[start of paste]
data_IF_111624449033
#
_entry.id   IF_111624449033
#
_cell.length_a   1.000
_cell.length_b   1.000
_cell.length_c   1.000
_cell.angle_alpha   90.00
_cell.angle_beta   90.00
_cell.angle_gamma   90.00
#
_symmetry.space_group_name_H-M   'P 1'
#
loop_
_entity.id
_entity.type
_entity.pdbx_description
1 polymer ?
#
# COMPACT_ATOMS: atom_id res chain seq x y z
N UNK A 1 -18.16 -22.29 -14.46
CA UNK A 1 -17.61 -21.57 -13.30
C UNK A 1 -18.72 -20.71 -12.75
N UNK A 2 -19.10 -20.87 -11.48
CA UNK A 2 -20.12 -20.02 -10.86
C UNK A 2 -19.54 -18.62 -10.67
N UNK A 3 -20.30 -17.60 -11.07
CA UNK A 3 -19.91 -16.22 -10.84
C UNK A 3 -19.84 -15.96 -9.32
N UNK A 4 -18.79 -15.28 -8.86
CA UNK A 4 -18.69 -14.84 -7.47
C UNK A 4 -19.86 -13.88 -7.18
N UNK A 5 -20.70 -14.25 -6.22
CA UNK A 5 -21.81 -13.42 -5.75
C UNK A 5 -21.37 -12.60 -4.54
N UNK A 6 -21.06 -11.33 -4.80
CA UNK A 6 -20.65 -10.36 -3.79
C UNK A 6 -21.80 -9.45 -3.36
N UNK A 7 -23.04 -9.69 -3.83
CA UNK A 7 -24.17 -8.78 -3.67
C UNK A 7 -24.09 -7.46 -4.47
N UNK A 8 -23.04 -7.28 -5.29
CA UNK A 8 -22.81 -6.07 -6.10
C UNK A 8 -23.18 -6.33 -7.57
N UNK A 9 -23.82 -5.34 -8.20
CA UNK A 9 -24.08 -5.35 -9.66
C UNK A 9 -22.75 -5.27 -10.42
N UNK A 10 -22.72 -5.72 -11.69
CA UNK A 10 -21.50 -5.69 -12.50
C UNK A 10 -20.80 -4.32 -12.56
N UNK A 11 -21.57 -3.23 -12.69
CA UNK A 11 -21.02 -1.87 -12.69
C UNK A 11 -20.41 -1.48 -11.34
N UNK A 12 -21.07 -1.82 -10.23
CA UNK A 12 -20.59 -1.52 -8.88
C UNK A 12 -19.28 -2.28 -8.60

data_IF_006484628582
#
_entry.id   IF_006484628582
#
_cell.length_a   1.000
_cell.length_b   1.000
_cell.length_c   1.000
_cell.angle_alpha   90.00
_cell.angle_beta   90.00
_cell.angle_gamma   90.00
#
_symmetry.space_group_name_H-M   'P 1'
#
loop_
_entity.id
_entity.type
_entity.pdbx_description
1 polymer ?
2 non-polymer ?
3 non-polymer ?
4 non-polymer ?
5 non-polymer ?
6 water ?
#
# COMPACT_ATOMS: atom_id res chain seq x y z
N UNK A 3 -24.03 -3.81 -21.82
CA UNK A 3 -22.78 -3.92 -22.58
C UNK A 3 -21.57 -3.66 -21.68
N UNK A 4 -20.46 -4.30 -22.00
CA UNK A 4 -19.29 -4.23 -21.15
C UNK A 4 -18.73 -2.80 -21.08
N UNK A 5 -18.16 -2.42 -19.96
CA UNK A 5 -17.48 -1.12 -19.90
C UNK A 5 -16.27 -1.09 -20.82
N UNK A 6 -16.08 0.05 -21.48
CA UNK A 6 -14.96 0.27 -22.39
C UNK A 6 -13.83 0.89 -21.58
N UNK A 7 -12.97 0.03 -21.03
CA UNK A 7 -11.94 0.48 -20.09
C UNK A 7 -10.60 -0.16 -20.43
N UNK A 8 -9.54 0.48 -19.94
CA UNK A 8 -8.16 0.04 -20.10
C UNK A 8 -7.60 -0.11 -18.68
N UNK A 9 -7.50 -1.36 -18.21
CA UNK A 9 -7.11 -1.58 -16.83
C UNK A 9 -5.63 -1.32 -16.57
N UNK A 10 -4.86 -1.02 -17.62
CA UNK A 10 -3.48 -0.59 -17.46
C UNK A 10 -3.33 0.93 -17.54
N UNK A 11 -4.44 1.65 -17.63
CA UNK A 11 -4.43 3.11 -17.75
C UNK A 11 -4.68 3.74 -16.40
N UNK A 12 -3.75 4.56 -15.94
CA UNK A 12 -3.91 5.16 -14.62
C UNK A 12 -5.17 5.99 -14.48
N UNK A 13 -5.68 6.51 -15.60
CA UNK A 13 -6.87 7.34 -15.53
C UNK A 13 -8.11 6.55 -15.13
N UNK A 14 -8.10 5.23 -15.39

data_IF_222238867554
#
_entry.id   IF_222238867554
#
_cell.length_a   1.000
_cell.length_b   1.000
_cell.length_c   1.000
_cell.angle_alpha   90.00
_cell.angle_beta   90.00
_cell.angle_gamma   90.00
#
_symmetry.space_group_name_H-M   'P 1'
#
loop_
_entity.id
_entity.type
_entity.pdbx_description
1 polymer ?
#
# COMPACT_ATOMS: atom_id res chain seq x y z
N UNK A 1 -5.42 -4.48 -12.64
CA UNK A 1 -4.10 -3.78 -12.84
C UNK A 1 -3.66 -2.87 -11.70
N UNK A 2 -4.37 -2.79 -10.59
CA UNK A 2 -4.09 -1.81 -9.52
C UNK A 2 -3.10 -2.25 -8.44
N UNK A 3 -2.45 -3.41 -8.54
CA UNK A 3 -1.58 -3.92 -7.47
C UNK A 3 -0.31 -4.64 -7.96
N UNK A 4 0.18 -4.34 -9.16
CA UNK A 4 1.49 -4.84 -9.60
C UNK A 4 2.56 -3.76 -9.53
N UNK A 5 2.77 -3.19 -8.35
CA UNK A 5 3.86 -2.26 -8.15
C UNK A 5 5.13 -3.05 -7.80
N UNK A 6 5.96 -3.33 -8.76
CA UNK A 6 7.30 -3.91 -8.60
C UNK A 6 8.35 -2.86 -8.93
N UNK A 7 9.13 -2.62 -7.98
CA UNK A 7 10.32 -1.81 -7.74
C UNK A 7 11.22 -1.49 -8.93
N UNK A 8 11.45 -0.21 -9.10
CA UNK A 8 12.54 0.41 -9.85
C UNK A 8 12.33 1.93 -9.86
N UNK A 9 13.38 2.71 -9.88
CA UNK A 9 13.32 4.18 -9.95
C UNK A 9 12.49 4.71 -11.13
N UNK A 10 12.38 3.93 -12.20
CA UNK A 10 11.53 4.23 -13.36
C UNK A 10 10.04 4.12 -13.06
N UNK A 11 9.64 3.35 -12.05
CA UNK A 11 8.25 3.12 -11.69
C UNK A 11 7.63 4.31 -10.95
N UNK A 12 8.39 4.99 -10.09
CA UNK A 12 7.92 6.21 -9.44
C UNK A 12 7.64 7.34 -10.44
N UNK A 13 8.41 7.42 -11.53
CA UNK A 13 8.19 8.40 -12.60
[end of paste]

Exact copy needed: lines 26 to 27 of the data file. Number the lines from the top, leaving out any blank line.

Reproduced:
C UNK A 2 -19.54 -18.62 -10.67
N UNK A 3 -20.30 -17.60 -11.07